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Put away the mower! Environmentalists say let your lawn go wild to help the planet for 'No Mow May'

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Max Schulte
/
WXXI News
Cheryl Frank, president of Color Brighton Green, is asking homeowners to consider not mowing or only partially mowing their lawns during the month of May. Vegetation like dandelions, clover, and wild onions and taller grass are beacons for pollinators and other insects that help to enhance a heathy ecosystem.

At first glance, Cheryl Frank's lawn looks like any suburban yard. A stretch of grass is bordered by shrubs and some flowering plants that are still waking up.

But once she starts pointing out what grows there, it's more diverse than you might think.

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Max Schulte
/
WXXI News
Cheryl Frank, president of Color Brighton Green, points out the natural groundcover in her backyard on Winton Road.

"I have arugula growing in my front yard, and it's because the birds and squirrels put seeds there," she said.

In back are random patches of wild onions, which look like silky ornamental grass. Clover and dandelions and various kinds of native groundcover also dot the lawn.

"It's just interesting to see what grows," said Frank, who is the president of Color Brighton Green, a nonprofit dedicated to reducing greenhouse gas emissions.

In the interest of natural plant growth, she's asking homeowners to make a pledge to not mow their lawns for the month of May.

"No Mow May" is a conservation movement that began in the United Kingdom and appears to be gaining traction among environmentalists in North America.

Grass 1.jpg
Max Schulte
/
WXXI News
Wildflowers grow in the front yard of Cheryl Frank's Winton Road home. Frank is president of Color Brighton Green, a nonprofit advocating for reductions in greenhouse gas emissions.

A 2016 study published in the journal Environmental Management found over 40 million acres of land in the continental U.S. have some form of grass on it.

“Even if we all turned part of that into natural habitat for wildlife," Frank said, "think of the carbon emissions that would save and think of the animals that would be saved.”

Most cities and towns have ordinances limiting how high grass and weeds can grow, usually 10 to 12 inches. It would probably take longer than a month for them to get that high.

Nevertheless, Frank said she emailed Brighton Supervisor Bill Moehle to ask that the town's ordinances be suspended for the month of May. (People don't have to be residents of Brighton to make the pledge, of course.)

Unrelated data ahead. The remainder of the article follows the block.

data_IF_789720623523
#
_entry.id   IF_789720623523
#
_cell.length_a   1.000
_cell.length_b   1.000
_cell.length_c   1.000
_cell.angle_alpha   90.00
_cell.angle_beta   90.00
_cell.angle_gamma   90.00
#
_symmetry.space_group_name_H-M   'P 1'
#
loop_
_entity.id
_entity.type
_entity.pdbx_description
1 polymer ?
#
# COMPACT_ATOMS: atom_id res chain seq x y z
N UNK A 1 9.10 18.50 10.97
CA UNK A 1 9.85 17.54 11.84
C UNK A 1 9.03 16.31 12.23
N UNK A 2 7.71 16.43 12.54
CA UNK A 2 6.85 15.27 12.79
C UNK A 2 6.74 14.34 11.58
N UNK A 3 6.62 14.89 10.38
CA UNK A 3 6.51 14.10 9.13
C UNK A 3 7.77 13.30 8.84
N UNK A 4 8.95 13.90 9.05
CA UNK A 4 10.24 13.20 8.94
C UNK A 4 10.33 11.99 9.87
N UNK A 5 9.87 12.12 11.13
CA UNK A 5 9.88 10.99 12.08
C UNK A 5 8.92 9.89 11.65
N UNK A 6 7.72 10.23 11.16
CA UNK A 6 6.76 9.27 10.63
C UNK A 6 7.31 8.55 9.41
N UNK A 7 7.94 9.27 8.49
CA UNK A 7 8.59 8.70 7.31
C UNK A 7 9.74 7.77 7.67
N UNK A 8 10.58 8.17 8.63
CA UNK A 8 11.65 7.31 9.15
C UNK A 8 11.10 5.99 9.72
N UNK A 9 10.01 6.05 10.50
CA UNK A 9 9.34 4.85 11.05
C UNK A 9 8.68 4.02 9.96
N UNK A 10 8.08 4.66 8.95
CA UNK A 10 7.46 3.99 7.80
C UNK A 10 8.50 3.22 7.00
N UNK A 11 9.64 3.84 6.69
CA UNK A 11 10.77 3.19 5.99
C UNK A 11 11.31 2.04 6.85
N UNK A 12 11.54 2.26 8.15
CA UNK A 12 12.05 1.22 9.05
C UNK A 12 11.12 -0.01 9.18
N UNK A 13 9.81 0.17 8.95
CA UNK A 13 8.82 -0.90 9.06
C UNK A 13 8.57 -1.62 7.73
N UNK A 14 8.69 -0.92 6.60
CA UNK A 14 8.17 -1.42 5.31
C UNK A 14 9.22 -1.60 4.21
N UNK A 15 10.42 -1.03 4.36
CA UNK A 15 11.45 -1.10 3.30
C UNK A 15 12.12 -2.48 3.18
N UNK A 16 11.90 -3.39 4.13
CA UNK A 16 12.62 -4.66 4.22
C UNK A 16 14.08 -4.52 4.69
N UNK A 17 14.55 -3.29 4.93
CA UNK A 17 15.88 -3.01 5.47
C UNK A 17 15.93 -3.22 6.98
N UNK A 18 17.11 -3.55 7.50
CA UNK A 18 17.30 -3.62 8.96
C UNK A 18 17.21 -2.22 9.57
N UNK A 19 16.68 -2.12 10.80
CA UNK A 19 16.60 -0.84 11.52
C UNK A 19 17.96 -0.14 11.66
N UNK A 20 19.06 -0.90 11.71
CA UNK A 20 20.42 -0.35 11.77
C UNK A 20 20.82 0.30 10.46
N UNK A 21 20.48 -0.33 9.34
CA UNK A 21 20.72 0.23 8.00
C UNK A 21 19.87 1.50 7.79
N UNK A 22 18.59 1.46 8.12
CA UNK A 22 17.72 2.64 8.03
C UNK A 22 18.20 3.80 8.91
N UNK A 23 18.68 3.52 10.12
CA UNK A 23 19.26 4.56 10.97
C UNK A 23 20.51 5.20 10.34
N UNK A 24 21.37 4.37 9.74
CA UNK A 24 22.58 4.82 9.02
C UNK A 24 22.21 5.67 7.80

While many homeowners take pride in their weed-free, manicured lawns, Frank hopes they can be persuaded to rethink this.

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Max Schulte
/
WXXI News
Cheryl Frank, president of Color Brighton Green, walks into her backyard on Winton Road. Frank is urging homeowners to let their lawns grow freely in the month of May to reduce carbon emissions and provide sustenance for wildlife.

In addition to frequent mowing and watering, she said the use of chemical pesticides kills the rich diversity of life growing in the grass.

“Would you like to live in an all-white neighborhood or a neighborhood that has all kinds of different people in it?" Frank asked. "Same for your lawn. Do you want all one kind of grass or do you want different things in your lawn?”

If an entire month of no mowing is a bridge too far for some, Frank urges people to not worry. She said she may not even make it that long herself.

“My electric mower doesn’t have a lot of high settings, so I’m gonna have to mow when I realize that I’ll get stuck," she explained. "So I might cheat and start May 20 or something. We’ll just have to see how much it rains.”

Or homeowners can dedicate just a part of their lawn to the project. Frank suggested leaving a mown border around a section of yard that will be allowed to grow freely.

"(Or) maybe putting up a sign that says 'pollinator habitat' so that the neighbors know that it's intentional and that you're not just being lazy," she added. "I could also just do the backyard so no one could see it."

Even if her neighbors notice, Frank said she isn't too worried what they'll say.

"They already know I'm a bit of a tree-hugger, so they'll figure it out," she said.